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Is it possible to build such an objective function for a given set of constraints, so that there will be only one optimal solution?

My general problem is to get any vertex of a polytope formed by a set of given linear constraints. I need this in polynomial time.

If I use the ellipsoid method, I'll get an optimal solution for any objective function in polynomial time, BUT, this solution won't be necessary a vertex.

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A random objective will work. I don't think there is any (cheap) deterministic way of doing this. On the other hand, I don't really understand your issue with the ellipsoid method. Your solution will be on a lower-dimensional face of your polytope, so iterating your ellipsoid method at most $d$ times you will get a vertex, so you stay polynomial.

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  • $\begingroup$ Igor, thanks. You mean iterating the ellipsoid with any objective every time? In that case, every iteration will lead to decrease in dimension (at least one constraint will hold with equality), so finally I'll end with dimension 0, i.e., vertex. Correct? $\endgroup$
    – Michael
    Sep 28 '11 at 9:38
  • $\begingroup$ Well, your objective function cannot be constant in the subspace you have arrived into, but checking the active equality constraints is cheap, so having checked them, you can pick an objective function $c^t x$ where $c$ lies in the subspace you are in. Then, as you say, you will end end up with dimension $0$ after at most $d$ steps. $\endgroup$
    – Igor Rivin
    Sep 28 '11 at 10:11
  • $\begingroup$ After finding one optimal point, perturb the objective function by a random very small amount, then solve again. With high probability, the new solution will an optimal vertex. $\endgroup$ Sep 28 '11 at 10:31
  • $\begingroup$ Brendan, only now I realized that the last comment was yours. So, thank you too for the help! $\endgroup$
    – Michael
    Sep 28 '11 at 10:35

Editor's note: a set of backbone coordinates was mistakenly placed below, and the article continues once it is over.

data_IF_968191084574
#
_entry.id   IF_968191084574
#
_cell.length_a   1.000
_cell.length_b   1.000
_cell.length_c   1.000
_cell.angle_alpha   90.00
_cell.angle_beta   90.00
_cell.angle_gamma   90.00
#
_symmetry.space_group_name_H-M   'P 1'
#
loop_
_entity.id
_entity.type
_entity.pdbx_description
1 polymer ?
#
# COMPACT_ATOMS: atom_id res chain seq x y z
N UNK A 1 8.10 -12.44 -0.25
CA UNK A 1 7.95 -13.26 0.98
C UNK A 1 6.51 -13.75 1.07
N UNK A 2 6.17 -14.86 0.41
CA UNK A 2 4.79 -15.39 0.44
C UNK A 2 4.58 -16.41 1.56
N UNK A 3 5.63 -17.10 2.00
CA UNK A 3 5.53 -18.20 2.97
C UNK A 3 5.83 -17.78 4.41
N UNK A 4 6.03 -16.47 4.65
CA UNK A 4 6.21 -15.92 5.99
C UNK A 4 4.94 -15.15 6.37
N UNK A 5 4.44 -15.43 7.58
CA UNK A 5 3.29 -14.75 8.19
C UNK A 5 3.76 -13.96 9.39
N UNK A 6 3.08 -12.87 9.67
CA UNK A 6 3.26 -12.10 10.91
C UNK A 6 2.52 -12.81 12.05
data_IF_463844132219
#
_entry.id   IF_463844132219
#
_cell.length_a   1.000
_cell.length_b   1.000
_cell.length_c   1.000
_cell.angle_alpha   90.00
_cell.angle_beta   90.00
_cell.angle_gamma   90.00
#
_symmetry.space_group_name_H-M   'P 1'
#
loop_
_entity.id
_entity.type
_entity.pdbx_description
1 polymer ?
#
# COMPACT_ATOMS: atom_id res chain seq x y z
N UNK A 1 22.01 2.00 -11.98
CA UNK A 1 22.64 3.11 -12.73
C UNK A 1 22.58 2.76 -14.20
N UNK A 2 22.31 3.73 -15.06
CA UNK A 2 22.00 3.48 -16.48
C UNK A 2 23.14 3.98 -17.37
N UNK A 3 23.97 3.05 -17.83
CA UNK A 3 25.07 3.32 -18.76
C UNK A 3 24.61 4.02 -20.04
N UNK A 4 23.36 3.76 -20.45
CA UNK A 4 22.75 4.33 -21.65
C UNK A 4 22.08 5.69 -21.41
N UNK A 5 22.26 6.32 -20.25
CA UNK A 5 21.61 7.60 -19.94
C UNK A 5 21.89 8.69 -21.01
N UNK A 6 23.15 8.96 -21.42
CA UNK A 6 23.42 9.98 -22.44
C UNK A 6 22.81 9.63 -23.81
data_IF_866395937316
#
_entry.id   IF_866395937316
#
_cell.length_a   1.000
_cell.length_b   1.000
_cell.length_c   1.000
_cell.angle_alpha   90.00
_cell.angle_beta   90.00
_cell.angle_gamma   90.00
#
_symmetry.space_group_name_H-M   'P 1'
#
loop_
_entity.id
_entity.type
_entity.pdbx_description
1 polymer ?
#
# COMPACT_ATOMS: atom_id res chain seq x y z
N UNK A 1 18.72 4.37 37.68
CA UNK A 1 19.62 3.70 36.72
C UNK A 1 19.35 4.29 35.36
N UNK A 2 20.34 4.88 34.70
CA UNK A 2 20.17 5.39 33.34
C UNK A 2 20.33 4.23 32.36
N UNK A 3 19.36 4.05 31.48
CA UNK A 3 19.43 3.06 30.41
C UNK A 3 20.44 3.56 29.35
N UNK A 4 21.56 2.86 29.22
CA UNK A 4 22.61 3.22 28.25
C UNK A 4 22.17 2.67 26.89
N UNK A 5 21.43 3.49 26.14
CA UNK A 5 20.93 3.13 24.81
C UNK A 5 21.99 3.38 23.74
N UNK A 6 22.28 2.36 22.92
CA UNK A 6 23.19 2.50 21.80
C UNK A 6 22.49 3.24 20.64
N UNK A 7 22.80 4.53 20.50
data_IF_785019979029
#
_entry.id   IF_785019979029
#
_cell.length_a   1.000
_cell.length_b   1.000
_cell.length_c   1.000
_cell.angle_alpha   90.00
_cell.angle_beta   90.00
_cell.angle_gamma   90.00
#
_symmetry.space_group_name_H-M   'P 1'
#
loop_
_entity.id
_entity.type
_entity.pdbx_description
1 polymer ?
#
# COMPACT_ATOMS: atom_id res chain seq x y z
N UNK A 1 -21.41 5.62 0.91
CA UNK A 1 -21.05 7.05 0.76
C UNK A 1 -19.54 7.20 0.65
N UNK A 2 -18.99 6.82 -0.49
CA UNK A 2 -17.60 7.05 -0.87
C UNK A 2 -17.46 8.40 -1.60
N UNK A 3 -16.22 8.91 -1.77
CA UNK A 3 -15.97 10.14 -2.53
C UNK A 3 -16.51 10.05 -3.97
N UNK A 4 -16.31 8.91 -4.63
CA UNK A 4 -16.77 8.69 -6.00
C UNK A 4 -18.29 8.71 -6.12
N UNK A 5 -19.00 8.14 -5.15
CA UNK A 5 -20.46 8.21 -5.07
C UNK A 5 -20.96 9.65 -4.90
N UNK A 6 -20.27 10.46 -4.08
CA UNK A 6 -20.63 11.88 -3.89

• $\begingroup$ @Brendan: Why do you need to find an optimal point in the first place? As I suggest in my answer, just a random objective should work fine. I assumed the OP wanted to avoid randomness for some reason... $\endgroup$
    – Igor Rivin
    Sep 28 '11 at 10:42
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It you add a quadratic perturbation to the linear objective, then you will end up getting a unique solution. This idea is described more rigorously in Normal solutions of linear programs

In a nutshell, say the objective function is $c^Tx$. To this we add $\epsilon x^Tx$ as the perturbation, then (here comes the catch), for small enough $\epsilon$, the perturbed problem solves the original problem. In fact, from among all the solutions to the original LP, the perturbed problem picks one of smallest $\ell_2$-norm.

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  • $\begingroup$ Thank you Survit, I'll look at this paper. But can I be sure that returned solution (with the smallest L-2 norm) will be a vertex of the original polytope? $\endgroup$
    – Michael
    Sep 28 '11 at 10:17
  • $\begingroup$ Nope; I don't think you can ensure a vertex solution with this---just a unique one. $\endgroup$
    – Suvrit
    Sep 28 '11 at 11:37
  • $\begingroup$ OK, so it does not suit to me... What I need is a vertex (even any vertex). Thank you in any case! $\endgroup$
    – Michael
    Sep 28 '11 at 11:43
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You can still use simplex algorithm. More precisely, its phase I produces a vertex by solving another linear programming problem by simplex algorithm (but there an initial solution is trivial).

Of course, worst-case complexity of simplex algorithm is exponential but it is polynomial on average and you should be unlucky to encounter the worst case.

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